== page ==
How do demographic change and climate change affect financial markets and their actors? In what ways do they influence financial decision-making, pensions, interest rates, and even the architecture and regulation of financial markets and institutions? To explore these questions, ZEW Mannheim organised a conference on “Ageing and Sustainable Finance” from 6 to 8 April 2022.

Symbol image of paper figure standing on money.
With 13 selected research papers, ZEW Mannheim hosted a conference on Aging and Sustainable Finance from April 6 to 8, 2022.

In addition to two keynote speeches by leading experts in sustainable finance and banking, the event featured presentations and discussions on 13 selected research papers by guests from more than ten different countries. Due to the ongoing COVID-19 pandemic, the conference was held in an online format.

Keynotes on sustainable investments and green (central) banking

In his keynote speech “Are investors willing to pay for sustainable investments?” Paul Smeets, professor of philanthropy and sustainable finance at Maastricht University, summarised key findings from several of his studies and experiments on sustainable investment behaviour. In a survey conducted together with a Dutch pension fund, he showed that many investors in Europe do indeed have preferences for sustainable investments. This fact seems to be underestimated by pension fund boards. His work also documents a relatively low sensitivity of investors in Europe to higher fees on sustainable funds. As a caveat, he emphasised that the willingness to accept higher fees can be exploited by financial advisors – a finding that regulators should bear in mind. Professor Koen Schoors from Ghent University gave a second keynote on green central banking. He described and discussed various policies to increase the banking sector’s contribution to the transformation towards a greener economy. For instance, he highlighted that policies that only penalise climate-damaging brown assets without simultaneously reducing their profitability could be counter-productive. He also stressed the importance for central banks to take climate change into account when conducting their monetary policy due to its effects on price and financial stability.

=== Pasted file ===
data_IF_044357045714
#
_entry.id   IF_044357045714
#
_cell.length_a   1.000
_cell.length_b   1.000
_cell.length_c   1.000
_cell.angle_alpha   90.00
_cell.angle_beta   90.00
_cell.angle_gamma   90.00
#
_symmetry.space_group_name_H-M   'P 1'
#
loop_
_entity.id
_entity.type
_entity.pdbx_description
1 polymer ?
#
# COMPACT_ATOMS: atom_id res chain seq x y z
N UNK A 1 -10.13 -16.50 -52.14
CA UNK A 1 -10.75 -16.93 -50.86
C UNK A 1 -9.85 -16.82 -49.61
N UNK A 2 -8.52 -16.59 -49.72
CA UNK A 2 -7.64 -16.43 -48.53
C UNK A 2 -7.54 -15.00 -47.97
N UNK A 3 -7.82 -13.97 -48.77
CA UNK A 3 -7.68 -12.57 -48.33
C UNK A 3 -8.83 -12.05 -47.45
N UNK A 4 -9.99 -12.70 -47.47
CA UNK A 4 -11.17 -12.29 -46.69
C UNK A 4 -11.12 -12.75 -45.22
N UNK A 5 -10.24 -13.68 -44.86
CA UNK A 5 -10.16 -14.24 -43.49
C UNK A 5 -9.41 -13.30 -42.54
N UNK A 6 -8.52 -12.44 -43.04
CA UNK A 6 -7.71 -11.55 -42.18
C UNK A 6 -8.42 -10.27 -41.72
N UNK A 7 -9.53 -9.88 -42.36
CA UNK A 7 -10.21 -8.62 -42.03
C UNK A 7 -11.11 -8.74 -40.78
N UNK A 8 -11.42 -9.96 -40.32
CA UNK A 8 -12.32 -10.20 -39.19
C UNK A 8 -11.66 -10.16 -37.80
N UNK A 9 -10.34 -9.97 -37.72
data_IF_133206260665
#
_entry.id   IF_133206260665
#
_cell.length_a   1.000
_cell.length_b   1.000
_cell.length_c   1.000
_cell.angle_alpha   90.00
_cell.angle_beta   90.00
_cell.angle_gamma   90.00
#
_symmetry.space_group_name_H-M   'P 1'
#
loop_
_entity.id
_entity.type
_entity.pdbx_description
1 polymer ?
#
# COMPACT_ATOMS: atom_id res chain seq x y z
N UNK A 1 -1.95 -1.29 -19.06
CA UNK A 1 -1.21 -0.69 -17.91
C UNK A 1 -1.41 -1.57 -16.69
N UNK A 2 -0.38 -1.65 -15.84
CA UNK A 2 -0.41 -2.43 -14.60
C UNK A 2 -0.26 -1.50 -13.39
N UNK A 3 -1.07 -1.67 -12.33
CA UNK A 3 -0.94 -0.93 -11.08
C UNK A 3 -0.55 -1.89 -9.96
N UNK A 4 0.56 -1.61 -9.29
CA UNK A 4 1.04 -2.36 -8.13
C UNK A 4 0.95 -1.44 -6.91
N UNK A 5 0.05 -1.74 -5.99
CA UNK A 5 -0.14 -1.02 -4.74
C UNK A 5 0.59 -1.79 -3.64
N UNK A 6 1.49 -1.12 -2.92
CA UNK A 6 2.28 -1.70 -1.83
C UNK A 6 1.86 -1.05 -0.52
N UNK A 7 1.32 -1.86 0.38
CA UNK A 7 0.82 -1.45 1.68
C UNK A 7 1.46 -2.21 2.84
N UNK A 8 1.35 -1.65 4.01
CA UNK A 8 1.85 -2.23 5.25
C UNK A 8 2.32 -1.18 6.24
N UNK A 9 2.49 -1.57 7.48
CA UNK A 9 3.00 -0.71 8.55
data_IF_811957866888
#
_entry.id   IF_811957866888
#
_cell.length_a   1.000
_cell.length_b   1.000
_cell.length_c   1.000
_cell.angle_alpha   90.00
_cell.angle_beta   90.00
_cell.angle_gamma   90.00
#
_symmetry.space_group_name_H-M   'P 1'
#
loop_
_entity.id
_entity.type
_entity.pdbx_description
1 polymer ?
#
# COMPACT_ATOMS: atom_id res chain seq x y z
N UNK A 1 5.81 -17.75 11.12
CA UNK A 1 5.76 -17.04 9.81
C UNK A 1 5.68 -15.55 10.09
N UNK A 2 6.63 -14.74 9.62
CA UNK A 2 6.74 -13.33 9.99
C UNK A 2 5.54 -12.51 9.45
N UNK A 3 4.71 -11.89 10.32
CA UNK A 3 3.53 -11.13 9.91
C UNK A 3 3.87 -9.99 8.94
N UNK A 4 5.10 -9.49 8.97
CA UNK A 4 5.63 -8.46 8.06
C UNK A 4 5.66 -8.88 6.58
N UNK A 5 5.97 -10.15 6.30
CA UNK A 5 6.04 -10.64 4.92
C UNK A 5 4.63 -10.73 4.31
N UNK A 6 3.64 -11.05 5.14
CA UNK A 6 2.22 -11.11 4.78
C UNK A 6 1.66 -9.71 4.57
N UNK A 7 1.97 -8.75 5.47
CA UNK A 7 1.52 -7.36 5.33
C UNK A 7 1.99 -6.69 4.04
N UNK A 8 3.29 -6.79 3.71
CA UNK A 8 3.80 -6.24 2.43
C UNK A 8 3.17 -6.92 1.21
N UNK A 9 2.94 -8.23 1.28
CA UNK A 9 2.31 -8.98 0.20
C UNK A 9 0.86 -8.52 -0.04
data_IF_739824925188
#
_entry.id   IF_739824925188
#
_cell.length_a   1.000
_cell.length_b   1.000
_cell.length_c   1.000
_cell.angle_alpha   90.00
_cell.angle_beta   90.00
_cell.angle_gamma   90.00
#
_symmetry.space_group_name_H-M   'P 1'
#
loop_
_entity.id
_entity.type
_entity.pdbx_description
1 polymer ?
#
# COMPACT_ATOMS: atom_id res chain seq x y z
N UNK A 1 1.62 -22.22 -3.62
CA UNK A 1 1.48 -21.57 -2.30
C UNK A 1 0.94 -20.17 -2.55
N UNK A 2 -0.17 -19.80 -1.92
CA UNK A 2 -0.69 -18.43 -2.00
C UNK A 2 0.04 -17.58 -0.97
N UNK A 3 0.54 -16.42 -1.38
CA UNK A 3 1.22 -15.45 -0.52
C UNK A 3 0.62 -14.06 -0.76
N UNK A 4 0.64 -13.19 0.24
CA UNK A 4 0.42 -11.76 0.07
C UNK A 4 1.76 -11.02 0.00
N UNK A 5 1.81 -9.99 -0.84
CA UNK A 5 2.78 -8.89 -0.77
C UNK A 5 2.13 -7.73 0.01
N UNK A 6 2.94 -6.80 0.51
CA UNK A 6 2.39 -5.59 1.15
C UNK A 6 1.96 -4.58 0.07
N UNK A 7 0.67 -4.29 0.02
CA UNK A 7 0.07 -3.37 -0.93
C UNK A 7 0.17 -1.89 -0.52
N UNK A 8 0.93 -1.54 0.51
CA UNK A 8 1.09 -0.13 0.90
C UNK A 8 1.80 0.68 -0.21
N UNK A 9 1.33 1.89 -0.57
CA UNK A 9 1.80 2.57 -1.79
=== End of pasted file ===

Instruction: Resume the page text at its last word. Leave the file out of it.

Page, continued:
In the course of the conference, researchers presented selected papers on sustainable household investment and consumption behaviour, ESG ratings, the role of reverse mortgages for old-age income, the effect of experiencing macro-economic shocks on savings decisions, as well as the consequences of demographic and climate change on different asset classes. Among other things, approaches to the following questions were discussed:

  • How should socially responsible households optimally combine investment and consumption?
  • How does information about climate change affect the willingness to pay for carbon offsets?
  • How does the experience of macroeconomic shocks, such as financial crises and wars, affect wealth distribution and portfolio allocation? 
  • How does the interplay of standard saving motives, pension choices, investment returns and preferences, and frictions on the capital market influence lifetime saving across all main asset classes?
  • How does demographic change affect interest rates and risk premia?
  • What are the welfare effects of reverse mortgages? Who benefits the most from them?
  • Is there age discrimination in access to mortgages?
  • How do climate risks affect the housing market?

The conference provided an outstanding opportunity for guests to discuss the interconnection between two of the major long-term macroeconomic trends, demographic change and climate change, and to exchange ideas with interested researchers from all over the world.

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